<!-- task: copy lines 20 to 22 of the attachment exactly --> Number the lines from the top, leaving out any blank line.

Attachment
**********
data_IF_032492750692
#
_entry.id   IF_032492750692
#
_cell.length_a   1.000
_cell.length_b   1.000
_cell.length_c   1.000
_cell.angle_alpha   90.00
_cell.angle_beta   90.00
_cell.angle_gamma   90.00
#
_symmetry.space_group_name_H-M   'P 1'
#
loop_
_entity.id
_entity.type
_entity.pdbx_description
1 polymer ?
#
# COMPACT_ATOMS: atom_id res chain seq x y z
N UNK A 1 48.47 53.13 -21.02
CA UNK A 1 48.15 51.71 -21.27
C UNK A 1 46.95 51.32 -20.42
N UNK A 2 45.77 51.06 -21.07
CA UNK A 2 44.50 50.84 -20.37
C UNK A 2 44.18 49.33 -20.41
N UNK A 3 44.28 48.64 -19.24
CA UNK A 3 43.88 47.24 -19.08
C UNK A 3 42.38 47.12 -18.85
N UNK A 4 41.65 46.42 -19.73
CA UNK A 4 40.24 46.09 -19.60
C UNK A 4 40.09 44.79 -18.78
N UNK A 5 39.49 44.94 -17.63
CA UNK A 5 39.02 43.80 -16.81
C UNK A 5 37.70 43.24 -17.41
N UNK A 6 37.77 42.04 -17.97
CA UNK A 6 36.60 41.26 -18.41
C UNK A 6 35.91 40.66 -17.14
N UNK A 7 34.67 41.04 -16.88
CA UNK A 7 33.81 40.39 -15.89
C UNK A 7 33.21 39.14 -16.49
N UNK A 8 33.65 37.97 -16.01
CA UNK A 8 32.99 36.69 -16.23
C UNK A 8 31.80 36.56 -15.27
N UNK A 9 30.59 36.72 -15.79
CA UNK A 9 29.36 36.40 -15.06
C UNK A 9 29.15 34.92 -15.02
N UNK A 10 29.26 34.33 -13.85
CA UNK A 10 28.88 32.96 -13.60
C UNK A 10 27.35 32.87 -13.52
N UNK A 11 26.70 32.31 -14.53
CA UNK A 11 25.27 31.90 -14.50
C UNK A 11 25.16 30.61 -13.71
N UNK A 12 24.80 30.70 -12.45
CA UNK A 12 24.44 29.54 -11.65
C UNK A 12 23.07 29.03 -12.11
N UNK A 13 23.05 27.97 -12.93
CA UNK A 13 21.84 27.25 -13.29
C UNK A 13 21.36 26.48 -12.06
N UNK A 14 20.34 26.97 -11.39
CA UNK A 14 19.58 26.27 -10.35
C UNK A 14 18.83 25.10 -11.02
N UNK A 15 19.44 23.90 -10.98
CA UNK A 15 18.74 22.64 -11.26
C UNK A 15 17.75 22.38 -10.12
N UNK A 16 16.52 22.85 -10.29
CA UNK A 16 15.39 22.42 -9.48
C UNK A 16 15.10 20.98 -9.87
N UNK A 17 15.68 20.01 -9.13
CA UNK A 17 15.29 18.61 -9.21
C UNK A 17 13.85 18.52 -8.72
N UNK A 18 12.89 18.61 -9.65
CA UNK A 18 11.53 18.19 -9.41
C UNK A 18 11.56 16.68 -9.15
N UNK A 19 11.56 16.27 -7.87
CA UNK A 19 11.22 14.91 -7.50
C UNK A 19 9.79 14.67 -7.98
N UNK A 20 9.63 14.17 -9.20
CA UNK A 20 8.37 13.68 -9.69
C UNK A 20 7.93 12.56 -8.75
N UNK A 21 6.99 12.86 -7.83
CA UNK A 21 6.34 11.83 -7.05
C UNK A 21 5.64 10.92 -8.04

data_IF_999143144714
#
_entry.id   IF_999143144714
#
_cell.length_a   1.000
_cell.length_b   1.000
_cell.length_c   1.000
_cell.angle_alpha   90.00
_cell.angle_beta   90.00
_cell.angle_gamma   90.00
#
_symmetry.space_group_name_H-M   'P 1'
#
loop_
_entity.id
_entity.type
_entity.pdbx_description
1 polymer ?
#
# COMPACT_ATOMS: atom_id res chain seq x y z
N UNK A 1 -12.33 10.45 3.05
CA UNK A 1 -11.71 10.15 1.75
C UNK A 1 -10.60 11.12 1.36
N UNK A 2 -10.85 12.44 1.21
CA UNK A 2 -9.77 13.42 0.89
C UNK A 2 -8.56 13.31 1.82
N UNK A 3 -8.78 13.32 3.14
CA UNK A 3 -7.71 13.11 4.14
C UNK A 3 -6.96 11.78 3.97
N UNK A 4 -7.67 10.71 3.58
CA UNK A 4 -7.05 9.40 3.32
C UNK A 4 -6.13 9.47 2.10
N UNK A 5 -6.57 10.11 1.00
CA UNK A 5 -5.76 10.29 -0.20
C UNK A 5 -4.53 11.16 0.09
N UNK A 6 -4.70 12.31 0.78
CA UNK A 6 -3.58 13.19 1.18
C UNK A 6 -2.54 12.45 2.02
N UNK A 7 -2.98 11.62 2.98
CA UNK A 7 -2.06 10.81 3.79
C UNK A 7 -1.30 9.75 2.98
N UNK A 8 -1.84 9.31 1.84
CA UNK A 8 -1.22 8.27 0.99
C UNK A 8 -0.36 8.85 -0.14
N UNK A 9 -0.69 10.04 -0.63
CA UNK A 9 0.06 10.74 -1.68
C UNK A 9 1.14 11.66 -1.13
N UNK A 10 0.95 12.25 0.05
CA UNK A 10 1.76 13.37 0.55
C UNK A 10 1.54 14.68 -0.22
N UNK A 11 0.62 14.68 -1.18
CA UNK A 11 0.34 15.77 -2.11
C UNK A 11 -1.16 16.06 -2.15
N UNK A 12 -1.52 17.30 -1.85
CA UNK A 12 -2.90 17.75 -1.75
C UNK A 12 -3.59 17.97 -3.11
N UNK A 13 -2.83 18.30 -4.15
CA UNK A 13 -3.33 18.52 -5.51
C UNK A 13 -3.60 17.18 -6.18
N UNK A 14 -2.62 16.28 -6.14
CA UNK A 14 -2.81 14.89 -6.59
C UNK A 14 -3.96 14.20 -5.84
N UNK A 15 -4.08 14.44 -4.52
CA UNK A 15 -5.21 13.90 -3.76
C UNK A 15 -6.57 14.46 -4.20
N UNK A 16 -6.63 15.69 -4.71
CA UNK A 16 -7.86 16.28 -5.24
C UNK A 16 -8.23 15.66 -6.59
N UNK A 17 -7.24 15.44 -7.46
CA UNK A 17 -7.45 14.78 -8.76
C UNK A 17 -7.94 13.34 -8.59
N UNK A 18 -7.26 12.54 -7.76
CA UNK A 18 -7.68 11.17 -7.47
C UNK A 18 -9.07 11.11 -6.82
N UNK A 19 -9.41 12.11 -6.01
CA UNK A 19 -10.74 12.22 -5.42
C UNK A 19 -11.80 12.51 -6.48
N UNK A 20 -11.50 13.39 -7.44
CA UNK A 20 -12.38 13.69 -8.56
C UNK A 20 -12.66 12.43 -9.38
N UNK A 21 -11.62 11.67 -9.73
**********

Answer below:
# COMPACT_ATOMS: atom_id res chain seq x y z
N UNK A 1 48.47 53.13 -21.02
CA UNK A 1 48.15 51.71 -21.27